Whether Man or Mouse


When left to our own devices, with no job demanding our attention or irate supervisors working themselves into a lather at our timekeeping, we have a tendency to burn the candle late into the night, chasing one pleasure or another or sometimes even both. Then in the morning, we luxuriate with the drapes closed as the sun smiles and starts to fade. Food finally calls us from our torpor and the cycle starts over.

It maybe that as one of our very early ancestors was a mouse-like mammal, we share with our current crop of highly developed rodentia a tendency towards nocturnal behavior – at least in our teenage years.

Yesterday’s crop of scientific publications came up with a study by Hut et al from the U of Groningen (1) in which they treated a group of mice like the typical workingman. No free handouts for them in this brave new existence. They had to work for a living. To earn their food, they had to get on their treadmills and get the turns in. So many turns per pellet was demanded. As they got efficient, their turn rate requirement was increased in line with the standard Harvard MBA training. Of course, they had to clock in early in the morning and the shop was shut in the late afternoon. The mice soon got used to the early shift and got to their treadmills on time, before breakfast.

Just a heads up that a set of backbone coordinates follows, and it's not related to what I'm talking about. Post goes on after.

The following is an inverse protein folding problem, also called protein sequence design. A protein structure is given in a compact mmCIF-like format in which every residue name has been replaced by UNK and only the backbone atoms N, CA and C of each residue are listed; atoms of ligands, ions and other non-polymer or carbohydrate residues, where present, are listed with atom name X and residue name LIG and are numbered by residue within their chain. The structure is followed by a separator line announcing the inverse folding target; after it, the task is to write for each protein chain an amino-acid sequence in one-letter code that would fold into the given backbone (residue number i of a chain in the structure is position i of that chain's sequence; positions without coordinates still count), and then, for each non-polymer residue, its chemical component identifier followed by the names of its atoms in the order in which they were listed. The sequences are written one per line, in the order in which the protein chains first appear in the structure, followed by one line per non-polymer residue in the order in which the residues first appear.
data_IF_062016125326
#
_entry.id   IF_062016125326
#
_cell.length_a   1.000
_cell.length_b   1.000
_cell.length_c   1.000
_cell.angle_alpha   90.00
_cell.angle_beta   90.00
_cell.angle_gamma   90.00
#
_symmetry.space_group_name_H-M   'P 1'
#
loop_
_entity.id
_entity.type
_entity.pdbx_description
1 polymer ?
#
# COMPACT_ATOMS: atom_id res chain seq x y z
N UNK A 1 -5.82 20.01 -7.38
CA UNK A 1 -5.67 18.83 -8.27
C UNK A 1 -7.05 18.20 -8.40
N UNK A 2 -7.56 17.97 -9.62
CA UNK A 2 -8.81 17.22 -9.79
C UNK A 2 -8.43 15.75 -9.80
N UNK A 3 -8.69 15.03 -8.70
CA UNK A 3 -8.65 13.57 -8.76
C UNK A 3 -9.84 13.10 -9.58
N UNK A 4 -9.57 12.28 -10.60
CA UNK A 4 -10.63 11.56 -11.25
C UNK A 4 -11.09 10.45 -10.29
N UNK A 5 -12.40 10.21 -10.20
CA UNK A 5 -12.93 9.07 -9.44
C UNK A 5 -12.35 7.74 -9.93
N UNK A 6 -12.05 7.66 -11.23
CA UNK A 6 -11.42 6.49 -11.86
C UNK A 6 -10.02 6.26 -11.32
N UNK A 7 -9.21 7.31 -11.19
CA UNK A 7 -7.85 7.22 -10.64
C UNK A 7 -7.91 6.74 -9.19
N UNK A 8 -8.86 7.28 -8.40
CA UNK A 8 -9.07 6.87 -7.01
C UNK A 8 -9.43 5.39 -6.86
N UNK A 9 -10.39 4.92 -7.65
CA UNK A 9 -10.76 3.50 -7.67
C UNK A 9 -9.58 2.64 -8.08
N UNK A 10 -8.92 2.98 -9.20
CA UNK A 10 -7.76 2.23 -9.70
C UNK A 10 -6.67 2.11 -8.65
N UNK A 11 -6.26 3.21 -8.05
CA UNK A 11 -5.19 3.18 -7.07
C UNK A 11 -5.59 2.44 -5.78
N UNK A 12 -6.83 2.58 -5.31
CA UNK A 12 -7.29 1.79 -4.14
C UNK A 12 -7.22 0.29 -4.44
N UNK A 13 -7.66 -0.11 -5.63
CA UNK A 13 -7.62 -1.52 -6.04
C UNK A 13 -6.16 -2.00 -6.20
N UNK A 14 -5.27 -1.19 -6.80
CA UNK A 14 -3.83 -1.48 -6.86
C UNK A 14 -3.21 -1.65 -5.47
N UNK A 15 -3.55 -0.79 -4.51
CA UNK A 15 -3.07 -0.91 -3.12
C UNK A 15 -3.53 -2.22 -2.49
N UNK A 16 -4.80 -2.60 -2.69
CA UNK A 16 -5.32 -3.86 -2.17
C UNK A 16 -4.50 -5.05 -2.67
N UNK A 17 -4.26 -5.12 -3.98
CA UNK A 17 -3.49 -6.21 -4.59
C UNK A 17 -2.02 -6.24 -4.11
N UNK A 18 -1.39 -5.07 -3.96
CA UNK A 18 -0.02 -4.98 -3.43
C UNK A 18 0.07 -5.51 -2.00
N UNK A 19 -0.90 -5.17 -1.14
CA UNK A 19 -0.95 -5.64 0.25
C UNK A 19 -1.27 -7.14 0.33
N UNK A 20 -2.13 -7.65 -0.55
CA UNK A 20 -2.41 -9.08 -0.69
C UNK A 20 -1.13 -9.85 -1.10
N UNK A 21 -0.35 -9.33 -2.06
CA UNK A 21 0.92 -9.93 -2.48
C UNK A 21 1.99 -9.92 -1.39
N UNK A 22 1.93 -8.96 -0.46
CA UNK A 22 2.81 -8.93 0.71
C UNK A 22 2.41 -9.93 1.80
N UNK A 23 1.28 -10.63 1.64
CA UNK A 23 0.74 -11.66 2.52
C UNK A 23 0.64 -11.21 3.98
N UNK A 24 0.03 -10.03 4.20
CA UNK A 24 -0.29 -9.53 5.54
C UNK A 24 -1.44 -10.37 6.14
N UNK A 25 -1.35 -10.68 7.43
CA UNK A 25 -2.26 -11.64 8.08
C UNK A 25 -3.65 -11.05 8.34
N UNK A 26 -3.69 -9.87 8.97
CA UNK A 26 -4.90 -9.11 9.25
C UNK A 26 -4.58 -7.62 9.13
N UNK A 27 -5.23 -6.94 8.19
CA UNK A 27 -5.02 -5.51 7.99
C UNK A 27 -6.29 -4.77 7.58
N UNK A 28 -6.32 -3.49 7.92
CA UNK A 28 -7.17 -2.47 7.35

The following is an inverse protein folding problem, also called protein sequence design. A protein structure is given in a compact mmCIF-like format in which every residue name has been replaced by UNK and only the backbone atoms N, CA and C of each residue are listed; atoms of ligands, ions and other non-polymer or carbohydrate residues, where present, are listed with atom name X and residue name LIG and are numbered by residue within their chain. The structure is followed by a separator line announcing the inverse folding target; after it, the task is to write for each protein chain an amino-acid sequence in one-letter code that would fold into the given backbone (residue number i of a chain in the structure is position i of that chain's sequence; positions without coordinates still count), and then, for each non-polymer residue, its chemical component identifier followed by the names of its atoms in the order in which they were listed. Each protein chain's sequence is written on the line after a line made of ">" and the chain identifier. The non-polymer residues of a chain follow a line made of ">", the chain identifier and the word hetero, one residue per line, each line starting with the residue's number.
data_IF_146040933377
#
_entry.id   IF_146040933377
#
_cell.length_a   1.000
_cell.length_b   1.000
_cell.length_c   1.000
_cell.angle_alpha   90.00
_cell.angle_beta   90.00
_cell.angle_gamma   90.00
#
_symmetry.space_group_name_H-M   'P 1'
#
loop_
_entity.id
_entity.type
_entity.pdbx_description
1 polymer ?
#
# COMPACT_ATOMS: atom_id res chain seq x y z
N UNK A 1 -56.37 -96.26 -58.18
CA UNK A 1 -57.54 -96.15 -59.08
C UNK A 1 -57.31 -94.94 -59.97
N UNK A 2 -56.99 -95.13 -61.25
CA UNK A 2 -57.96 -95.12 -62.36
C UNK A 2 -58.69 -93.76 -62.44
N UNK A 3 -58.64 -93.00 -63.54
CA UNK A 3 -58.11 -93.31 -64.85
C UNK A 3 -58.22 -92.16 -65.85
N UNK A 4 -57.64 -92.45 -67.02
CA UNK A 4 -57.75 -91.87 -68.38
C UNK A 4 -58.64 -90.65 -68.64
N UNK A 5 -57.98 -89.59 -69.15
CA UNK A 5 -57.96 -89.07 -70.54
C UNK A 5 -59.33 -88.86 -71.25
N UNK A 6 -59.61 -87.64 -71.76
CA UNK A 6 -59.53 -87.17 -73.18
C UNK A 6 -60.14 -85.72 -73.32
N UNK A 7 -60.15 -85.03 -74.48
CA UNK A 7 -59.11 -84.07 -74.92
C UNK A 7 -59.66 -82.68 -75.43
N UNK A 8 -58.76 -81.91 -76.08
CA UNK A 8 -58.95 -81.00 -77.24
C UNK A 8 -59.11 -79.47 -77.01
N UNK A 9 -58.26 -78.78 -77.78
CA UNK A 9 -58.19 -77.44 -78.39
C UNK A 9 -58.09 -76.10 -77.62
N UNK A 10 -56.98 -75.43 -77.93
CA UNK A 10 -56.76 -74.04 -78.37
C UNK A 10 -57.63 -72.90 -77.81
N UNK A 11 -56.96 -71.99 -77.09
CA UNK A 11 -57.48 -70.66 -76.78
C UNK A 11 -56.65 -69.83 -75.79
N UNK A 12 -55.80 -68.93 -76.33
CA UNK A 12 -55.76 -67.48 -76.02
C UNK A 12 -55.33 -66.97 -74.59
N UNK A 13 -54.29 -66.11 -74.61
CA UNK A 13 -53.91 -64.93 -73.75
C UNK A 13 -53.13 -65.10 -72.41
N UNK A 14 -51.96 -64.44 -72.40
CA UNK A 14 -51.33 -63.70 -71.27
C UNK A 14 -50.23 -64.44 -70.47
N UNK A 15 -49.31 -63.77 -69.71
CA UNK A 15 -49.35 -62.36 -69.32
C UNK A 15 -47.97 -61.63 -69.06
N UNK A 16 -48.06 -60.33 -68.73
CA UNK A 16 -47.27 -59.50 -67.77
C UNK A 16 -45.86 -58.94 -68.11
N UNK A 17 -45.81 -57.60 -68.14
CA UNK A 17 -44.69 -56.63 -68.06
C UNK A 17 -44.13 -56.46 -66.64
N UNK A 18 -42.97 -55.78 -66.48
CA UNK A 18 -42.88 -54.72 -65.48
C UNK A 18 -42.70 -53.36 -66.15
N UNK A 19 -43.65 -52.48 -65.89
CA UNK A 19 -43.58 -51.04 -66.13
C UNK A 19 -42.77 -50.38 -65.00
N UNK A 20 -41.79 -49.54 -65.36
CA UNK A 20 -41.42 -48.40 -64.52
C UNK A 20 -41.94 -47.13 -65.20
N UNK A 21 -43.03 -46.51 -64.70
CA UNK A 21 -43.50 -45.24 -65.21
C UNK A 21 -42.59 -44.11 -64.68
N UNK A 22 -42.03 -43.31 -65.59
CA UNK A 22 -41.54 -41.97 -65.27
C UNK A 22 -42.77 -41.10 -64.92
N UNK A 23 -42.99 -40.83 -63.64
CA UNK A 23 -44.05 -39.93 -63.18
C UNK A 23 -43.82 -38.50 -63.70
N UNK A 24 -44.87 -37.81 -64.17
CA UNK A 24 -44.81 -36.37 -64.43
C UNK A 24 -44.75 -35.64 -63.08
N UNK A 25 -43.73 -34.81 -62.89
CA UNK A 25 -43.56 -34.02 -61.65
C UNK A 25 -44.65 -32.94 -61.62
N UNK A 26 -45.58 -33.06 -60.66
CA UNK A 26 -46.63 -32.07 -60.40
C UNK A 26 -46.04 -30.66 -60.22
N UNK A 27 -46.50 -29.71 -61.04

Were they turned into model workers? No. As soon as they were given a vacation with plenty of food handouts, what did they do but revert to their bad old ways, sleeping the day away and cavorting in the mouse fleshpots all night in their mouse version of Las Vegas. How long before your next trip to Vegas? Too long maybe?


1. http://www.plosone.org/article/info%3Adoi%2F10.1371%2Fjournal.pone.0017527

2 Responses so far.

  1. admin says:

    Gotta do what you gotta do - run the wheel, work your shift, then get into the party mode when on break. Make hay while the sun shines! We seem to have more in common than I'd imagined.

  2. See, I have had it right all along.

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